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Holiday Heart Syndrome

Holiday heart syndrome is a clinical entity characterized by the development of cardiac arrhythmias associated with binge drinking and excessive alcohol consumption. The condition is transient and resolves spontaneously after abstinence from alcohol. The diagnosis can be made only after confirming a recent history of heavy alcohol drinking while physical examination and electrocardiography are used to diagnose cardiac arrhythmias.


Holiday heart syndrome (HHS) was initially described in the late 1970s in individuals who consumed excessive amounts of alcohol during the holiday seasons and weekends (either on a regular basis or "binge" drinkers) and developed various forms of cardiac arrhythmias [1] [2] [3]. Scarce reports exist on the topic, but studies have determined that individuals who consume > 60 grams (or even > 36 grams) of pure ethanol/day are at a significant risk for atrial fibrillation (AF), the principal arrhythmia seen in patients with HHS [2] [4] [5]. The exact pathogenesis remains to be elucidated, but sudden intake of large amounts of alcohol seems to reduce the refractory period of the right atrium, impair vagal tone and promote conduction blocks [4]. When AF is present, patients can complain of dyspnea, palpitations, presyncope, weakness, light-headedness and fatigue [6]. In some individuals, an association between alcohol consumption and heart failure has been made, which is supported by the confirmed ability of alcohol to induce oxidative stress, electrolyte imbalance, scarring of the cardiac tissue and a negative inotropic effect by disrupting the activity of calcium channels [4] [5]. Heart failure, however, is more commonly related to chronic alcohol abuse, whereas HHS is an acute deterioration resulting from excessive amount of intake over a short period of time.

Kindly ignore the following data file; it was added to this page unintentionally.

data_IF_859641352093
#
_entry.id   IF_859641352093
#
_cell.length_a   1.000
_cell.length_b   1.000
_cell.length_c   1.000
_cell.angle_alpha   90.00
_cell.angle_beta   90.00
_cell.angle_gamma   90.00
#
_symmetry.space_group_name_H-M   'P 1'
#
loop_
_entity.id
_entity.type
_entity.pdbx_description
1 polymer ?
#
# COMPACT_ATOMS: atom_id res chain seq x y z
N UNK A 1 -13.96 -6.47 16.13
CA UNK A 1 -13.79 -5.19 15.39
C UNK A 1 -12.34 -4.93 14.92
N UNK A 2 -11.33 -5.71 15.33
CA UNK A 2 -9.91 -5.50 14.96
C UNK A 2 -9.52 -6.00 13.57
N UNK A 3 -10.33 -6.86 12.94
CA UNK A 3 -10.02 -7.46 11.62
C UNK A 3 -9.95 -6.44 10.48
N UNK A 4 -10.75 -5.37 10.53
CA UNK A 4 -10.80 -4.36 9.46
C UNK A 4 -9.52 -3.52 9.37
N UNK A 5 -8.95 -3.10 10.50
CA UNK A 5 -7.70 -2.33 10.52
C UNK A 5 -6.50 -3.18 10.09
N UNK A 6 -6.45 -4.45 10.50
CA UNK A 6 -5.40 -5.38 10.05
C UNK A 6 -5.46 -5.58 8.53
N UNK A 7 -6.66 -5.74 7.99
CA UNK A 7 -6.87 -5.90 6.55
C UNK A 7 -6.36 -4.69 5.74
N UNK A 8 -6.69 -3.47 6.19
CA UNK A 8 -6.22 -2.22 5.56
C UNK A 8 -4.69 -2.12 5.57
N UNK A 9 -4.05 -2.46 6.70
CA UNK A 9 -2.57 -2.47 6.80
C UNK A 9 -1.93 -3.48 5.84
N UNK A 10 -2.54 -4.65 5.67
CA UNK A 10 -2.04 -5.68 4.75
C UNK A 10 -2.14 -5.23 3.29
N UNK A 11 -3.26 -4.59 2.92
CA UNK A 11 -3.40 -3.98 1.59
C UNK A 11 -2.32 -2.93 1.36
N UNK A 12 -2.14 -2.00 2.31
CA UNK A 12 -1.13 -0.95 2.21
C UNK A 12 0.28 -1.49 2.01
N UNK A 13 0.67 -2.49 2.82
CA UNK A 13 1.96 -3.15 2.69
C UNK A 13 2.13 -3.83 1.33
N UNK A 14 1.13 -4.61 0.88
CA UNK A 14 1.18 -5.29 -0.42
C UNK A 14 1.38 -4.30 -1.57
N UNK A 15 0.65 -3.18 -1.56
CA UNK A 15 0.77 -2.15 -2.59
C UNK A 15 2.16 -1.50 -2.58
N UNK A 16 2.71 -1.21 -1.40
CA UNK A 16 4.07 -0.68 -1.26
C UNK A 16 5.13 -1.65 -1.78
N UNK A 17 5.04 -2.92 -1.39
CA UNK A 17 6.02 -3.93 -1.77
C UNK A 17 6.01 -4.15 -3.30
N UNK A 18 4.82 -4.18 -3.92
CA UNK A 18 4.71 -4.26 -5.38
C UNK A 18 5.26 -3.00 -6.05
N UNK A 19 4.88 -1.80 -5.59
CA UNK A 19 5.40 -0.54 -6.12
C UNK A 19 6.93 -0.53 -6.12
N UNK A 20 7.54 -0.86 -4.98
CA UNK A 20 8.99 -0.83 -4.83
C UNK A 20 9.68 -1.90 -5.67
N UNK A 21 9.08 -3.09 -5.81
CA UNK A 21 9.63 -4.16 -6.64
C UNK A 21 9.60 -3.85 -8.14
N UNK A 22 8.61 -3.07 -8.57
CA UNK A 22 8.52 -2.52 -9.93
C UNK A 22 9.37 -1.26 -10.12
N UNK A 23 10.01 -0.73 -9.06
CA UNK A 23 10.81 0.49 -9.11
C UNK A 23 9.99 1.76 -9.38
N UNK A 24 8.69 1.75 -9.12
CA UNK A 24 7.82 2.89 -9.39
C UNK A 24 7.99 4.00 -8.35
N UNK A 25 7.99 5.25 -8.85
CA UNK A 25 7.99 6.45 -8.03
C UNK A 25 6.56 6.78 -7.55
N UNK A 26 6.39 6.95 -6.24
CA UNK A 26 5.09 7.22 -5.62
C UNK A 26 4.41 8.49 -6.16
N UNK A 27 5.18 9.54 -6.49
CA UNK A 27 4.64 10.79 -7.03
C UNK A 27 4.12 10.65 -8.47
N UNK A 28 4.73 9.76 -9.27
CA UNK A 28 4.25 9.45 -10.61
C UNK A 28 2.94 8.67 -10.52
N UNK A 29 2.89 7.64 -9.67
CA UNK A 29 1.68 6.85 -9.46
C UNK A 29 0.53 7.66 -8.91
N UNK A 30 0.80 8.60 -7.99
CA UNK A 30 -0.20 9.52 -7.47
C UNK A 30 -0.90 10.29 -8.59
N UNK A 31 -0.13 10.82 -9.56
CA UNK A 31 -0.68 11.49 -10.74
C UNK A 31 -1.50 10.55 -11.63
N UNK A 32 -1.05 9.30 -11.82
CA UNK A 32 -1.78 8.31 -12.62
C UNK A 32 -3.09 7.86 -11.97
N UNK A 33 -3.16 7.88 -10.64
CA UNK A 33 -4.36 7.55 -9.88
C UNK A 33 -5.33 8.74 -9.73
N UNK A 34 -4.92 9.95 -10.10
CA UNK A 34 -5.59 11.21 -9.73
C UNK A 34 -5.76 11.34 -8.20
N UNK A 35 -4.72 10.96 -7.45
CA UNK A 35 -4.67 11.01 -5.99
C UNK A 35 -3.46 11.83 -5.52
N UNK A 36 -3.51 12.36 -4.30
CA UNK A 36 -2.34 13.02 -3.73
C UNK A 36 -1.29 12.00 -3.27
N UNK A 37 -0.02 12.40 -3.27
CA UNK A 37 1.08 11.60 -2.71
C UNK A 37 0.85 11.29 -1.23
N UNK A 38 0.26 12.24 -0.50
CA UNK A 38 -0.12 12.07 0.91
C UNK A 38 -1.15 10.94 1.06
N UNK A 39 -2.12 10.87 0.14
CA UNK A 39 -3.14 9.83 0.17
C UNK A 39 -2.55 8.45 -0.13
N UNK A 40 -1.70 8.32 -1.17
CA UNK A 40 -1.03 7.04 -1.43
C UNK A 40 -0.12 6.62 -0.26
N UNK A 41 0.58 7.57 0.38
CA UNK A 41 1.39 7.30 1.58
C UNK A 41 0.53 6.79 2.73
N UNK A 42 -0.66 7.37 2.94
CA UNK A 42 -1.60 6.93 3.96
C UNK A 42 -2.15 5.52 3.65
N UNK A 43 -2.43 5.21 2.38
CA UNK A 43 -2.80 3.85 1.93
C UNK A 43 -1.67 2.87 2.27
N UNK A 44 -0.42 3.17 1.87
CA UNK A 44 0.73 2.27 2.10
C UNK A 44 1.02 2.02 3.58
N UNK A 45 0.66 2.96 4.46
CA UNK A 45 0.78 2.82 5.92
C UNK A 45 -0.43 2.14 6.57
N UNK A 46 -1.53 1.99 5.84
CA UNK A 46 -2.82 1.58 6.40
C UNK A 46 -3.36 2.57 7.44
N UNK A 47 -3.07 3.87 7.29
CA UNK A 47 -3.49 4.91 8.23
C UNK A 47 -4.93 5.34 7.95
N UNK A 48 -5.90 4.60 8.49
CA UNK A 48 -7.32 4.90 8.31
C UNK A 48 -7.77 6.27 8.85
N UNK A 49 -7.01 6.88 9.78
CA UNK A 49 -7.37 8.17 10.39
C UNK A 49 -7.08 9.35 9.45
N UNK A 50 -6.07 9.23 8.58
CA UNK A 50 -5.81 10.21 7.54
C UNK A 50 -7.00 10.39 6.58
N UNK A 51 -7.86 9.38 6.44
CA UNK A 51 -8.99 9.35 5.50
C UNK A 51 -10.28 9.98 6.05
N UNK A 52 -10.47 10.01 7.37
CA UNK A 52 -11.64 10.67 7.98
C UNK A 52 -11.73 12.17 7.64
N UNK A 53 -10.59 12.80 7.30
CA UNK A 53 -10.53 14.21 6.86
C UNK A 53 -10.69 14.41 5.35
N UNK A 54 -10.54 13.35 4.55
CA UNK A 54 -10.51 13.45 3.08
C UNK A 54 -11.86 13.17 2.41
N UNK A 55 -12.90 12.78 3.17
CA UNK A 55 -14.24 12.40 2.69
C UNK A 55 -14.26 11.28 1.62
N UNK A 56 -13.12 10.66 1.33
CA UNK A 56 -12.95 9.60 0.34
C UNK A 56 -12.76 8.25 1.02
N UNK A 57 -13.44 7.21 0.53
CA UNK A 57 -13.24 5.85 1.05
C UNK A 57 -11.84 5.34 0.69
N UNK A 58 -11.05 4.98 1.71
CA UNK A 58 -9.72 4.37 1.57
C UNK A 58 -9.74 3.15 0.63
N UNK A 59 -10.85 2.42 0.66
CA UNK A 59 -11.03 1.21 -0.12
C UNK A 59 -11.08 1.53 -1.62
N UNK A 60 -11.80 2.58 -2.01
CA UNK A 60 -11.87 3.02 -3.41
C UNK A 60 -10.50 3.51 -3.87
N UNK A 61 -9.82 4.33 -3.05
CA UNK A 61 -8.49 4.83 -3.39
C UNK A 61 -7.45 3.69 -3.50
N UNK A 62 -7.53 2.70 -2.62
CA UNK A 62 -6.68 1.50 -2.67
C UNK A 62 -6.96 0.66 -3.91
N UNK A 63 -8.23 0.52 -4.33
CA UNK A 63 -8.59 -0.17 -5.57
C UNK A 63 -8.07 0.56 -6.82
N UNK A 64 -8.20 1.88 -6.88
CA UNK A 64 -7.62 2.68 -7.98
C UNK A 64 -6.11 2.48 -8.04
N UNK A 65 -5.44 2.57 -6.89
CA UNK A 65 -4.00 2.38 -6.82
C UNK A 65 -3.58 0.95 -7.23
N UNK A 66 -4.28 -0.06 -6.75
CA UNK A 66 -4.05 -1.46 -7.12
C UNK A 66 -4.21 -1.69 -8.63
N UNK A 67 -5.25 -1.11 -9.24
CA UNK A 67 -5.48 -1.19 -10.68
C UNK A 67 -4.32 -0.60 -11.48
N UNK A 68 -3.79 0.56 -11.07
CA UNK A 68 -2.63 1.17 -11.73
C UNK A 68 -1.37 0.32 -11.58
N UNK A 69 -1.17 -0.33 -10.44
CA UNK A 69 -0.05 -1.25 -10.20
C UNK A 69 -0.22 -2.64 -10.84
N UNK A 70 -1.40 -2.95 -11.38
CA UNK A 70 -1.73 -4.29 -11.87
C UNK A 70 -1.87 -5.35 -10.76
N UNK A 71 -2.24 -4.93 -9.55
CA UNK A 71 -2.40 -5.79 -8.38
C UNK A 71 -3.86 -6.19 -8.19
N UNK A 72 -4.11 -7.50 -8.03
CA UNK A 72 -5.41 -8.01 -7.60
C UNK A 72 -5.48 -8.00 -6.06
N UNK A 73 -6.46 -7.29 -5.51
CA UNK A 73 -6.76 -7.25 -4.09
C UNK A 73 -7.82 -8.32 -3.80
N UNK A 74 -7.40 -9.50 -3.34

Heart Disease
  • Although many of the patients have underlying heart disease, there are reports of patients with no evident heart disease where acute alcohol injestion has caused arrhythmias.[ncbi.nlm.nih.gov]
  • The holiday heart syndrome should be considered particularly as a diagnosis in patients without overt heart disease presenting with new onset atrial fibrillation.[ncbi.nlm.nih.gov]
  • In 1978, Philip Ettinger described "Holiday heart syndrome" (HHS) for the first time, as the occurrence, in healthy people without heart disease known to cause arrhythmia, of an acute cardiac rhythm disturbance, most frequently atrial fibrillation, after[ncbi.nlm.nih.gov]
  • Keywords: Holiday Heart Syndrome, alcohol misuse, coronary heart disease, alcohol cessation, arrhythmias[ajol.info]
  • If you have previously suffered a heart attack or have heart disease, you should avoid shoveling snow and other types of outdoor exertion, particularly if you are out of shape and haven’t been exercising regularly.[healthcarenews.com]


As HHS is a syndrome related to binge drinking during the holidays or weekends, a detailed patient history is essential to point towards the diagnosis. A recent history of consumption of large amounts of alcohol or attending some events or celebrations can provide an inital clue, while physical examination can confirm alcohol intoxication and arrhythmias. Alcohol in the patient's breath and irregular pulses may be often encountered [6]. A heterogeneous anamnesis from friends or family members is favorable if the patient is not competent to provide adequate data, or if patients deny alcohol consumption. If signs of cardiac conduction abnormalities are present, electrocardiography (ECG) should be performed promptly. Typical findings of Atrial Fibrillation(AF) on ECG are absence of P waves, irregular R-R intervals and QRS complexes with fibrillatory (f) waves appearing at rates as high as > 300/min) [6]. If AF is confirmed, cardiac ultrasonography is recommended, in order to assess the entire cardiac apparatus and determine whether additional abnormalities, such as scarring, atrial or ventricular dysfunction, and other signs of myocardial injury are present. Assessment of serum electrolyte levels (especially potassium levels) and thyroid hormone levels are recommended in the initial workup as well [6].